If it isn’t their church members calling pastors to task, it is higher-ups who pressure conformity to the new standard (which is no standard at all, as I have previously written). What was generally touted as the removal of a restrictive standard has now morphed into a new “standard” forbidding consideration of a pre-established biblical standard of sexuality when evaluating candidates. Whatever happened to “the Scriptures, our only rule of faith and practice”?
So where does boldness come in? What is a person of conviction to do in a world and a denomination growing more hostile to a biblical point of view on sexuality? Careful consideration must be given to consequences, if only to prepare for them. But negative consequences did not deter the apostles from boldly proclaiming Jesus Christ and the transforming gospel. Peter and John, as mentioned yesterday, were strongly exhorted to never teach in the name of Jesus again (Acts 4:18). Paul, previously a persecutor of the church, was challenged constantly for proclaiming Jesus Christ, working miracles, and casting out demons (cf. Acts 16:16-19). And of course, we are inspired by the Savior himself. He knew what his job was—the atonement of humanity’s sin and the ushering in the Kingdom of God—and nothing deterred his progress toward that end. It meant momentary alienation from his family (Matthew 12:46-50 & parallels), the betrayal of friends (John 18), and ultimately his own death.
What about us? As the writer of Hebrews observed, “Consider him who endured such hostility against himself from sinners, so that you may not grow weary or lose heart. In your struggle against sin you have not yet resisted to the point of shedding your blood” (Hebrews 12:3-4). What a convicting word! If our goal, navigating the waters of pastoral leadership, is not to suffer, we are missing the opportunity to develop under Christ’s discipline. If we are acting (or not acting) out of fear, we are to remember Paul’s exhortation:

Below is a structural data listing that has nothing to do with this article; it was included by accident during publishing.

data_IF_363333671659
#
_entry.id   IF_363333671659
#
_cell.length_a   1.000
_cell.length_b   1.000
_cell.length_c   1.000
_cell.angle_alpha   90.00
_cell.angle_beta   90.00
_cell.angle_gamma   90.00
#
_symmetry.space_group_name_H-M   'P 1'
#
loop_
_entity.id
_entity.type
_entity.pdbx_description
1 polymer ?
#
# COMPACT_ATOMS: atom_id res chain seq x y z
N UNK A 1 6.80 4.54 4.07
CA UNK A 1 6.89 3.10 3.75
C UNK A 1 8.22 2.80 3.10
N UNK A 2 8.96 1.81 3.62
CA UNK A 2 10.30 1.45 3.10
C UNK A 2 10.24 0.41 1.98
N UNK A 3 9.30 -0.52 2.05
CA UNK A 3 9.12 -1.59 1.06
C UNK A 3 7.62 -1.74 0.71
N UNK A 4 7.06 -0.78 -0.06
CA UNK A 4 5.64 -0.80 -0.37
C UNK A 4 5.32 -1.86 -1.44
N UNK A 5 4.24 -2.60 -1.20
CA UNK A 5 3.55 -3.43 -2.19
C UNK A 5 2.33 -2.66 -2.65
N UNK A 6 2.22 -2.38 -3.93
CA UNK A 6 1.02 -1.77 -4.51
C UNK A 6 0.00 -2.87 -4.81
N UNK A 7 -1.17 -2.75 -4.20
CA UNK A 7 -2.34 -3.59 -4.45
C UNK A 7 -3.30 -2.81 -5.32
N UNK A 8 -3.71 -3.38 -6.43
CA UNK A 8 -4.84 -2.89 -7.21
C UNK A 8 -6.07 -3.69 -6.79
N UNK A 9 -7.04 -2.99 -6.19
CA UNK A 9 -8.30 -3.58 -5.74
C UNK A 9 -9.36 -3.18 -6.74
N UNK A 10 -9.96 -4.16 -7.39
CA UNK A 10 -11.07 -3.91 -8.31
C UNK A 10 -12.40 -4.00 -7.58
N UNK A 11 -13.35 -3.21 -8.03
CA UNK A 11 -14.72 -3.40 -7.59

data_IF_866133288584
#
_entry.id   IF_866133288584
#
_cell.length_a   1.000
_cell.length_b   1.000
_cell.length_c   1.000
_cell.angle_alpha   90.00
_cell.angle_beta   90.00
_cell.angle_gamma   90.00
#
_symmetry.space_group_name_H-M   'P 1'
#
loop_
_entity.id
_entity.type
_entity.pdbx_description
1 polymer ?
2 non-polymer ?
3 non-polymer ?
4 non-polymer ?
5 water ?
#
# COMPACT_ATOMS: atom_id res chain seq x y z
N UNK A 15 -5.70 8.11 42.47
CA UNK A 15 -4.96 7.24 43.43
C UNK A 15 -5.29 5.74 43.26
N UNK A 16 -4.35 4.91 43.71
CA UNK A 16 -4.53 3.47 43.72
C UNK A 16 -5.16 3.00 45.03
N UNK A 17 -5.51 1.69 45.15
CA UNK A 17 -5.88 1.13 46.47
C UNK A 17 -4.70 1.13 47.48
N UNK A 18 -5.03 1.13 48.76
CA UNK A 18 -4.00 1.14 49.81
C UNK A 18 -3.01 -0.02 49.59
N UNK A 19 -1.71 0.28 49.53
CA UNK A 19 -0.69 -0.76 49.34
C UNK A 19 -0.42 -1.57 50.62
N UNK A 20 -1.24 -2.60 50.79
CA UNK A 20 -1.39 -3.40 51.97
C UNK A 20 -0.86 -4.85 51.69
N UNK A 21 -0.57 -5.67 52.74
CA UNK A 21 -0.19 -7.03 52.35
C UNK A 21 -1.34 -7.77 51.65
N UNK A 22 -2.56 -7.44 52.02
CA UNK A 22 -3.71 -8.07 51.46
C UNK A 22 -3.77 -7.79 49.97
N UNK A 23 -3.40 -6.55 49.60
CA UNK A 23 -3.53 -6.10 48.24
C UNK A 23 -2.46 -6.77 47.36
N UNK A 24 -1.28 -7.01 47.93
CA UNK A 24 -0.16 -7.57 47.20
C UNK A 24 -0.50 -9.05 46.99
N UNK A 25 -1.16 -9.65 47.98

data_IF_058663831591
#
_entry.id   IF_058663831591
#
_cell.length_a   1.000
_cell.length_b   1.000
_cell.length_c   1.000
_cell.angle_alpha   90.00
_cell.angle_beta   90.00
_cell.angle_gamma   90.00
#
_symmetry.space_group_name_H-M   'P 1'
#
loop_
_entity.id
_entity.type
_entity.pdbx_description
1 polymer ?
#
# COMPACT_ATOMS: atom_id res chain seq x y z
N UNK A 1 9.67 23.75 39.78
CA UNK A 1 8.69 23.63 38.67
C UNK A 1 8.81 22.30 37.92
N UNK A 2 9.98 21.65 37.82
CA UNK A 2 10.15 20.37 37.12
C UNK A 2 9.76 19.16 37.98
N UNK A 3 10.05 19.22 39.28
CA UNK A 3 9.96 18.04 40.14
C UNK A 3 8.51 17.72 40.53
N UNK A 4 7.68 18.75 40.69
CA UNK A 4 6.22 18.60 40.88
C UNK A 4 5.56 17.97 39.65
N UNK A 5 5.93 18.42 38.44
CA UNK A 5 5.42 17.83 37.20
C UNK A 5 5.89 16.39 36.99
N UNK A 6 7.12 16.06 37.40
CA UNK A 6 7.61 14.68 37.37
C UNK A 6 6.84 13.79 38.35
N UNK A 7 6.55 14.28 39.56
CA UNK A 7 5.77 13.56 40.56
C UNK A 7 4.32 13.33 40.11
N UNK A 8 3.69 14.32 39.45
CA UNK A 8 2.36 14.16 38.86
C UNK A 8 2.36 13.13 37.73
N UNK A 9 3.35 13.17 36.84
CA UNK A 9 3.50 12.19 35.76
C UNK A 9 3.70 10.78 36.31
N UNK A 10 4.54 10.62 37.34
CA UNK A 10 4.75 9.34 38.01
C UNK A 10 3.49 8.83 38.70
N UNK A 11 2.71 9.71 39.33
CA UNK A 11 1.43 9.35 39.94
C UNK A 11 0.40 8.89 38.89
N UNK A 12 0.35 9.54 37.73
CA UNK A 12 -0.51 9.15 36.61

“God did not give us a spirit of cowardice, but rather a spirit of power and of love and of self-discipline” (2 Tim. 1:7) The Christian faith is not a security blanket keeping us cozy in the safe confines of our homes and churches. The Christian faith, held with courage and conviction, puts us in danger or at least into trouble, where we can do the most good.
April 25, 2013
Had an interesting experience last night. I, along with three others, was asked to give feedback to a seminary intern on a sermon he is going to deliver at our church in a couple of weeks. The text was Acts 4:23-31:
23After they were released, they went to their friends and reported what the chief priests and the elders had said to them [which was ‘not to speak or teach at all in the name of Jesus’]. 24When they heard it, they raised their voices together to God and said, “Sovereign Lord, who made the heaven and the earth, the sea, and everything in them, 25it is you who said by the Holy Spirit through our ancestor David, your servant:
‘Why did the Gentiles rage
and the peoples imagine vain things?
26 The kings of the earth took their stand,
and the rulers have gathered together
against the Lord and against his Messiah.’
27For in this city, in fact, both Herod and Pontius Pilate, with the Gentiles and the peoples of Israel, gathered together against your holy servant Jesus, whom you anointed, 28to do whatever your hand and your plan had predestined to take place. 29And now, Lord, look at their threats, and grant to your servants to speak your word with all boldness, 30while you stretch out your hand to heal, and signs and wonders are performed through the name of your holy servant Jesus.” 31When they had prayed, the place in which they were gathered together was shaken; and they were all filled with the Holy Spirit and spoke the word of God with boldness.